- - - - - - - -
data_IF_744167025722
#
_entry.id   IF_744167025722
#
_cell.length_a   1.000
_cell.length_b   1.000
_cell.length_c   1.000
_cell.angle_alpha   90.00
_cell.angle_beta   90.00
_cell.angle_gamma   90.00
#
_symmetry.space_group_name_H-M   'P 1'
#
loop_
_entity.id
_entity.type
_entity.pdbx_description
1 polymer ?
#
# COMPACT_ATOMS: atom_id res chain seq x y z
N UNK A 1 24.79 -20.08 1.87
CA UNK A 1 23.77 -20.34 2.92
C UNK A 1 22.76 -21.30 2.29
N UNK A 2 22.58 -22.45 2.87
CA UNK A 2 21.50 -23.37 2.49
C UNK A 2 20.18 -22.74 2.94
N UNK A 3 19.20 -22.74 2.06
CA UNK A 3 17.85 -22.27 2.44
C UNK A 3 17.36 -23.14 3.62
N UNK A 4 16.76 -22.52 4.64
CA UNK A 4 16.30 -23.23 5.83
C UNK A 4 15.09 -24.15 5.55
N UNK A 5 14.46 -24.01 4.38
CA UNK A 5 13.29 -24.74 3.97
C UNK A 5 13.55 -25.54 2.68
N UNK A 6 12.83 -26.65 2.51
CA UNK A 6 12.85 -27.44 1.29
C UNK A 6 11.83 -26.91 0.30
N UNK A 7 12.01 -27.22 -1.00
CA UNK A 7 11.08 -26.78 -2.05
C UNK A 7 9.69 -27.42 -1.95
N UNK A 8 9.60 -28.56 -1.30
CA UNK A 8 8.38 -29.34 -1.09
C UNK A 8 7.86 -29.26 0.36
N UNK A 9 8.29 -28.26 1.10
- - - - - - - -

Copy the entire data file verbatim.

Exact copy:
data_IF_744167025722
#
_entry.id   IF_744167025722
#
_cell.length_a   1.000
_cell.length_b   1.000
_cell.length_c   1.000
_cell.angle_alpha   90.00
_cell.angle_beta   90.00
_cell.angle_gamma   90.00
#
_symmetry.space_group_name_H-M   'P 1'
#
loop_
_entity.id
_entity.type
_entity.pdbx_description
1 polymer ?
#
# COMPACT_ATOMS: atom_id res chain seq x y z
N UNK A 1 24.79 -20.08 1.87
CA UNK A 1 23.77 -20.34 2.92
C UNK A 1 22.76 -21.30 2.29
N UNK A 2 22.58 -22.45 2.87
CA UNK A 2 21.50 -23.37 2.49
C UNK A 2 20.18 -22.74 2.94
N UNK A 3 19.20 -22.74 2.06
CA UNK A 3 17.85 -22.27 2.44
C UNK A 3 17.36 -23.14 3.62
N UNK A 4 16.76 -22.52 4.64
CA UNK A 4 16.30 -23.23 5.83
C UNK A 4 15.09 -24.15 5.55
N UNK A 5 14.46 -24.01 4.38
CA UNK A 5 13.29 -24.74 3.97
C UNK A 5 13.55 -25.54 2.68
N UNK A 6 12.83 -26.65 2.51
CA UNK A 6 12.85 -27.44 1.29
C UNK A 6 11.83 -26.91 0.30
N UNK A 7 12.01 -27.22 -1.00
CA UNK A 7 11.08 -26.78 -2.05
C UNK A 7 9.69 -27.42 -1.95
N UNK A 8 9.60 -28.56 -1.30
CA UNK A 8 8.38 -29.34 -1.09
C UNK A 8 7.86 -29.26 0.36
N UNK A 9 8.29 -28.26 1.10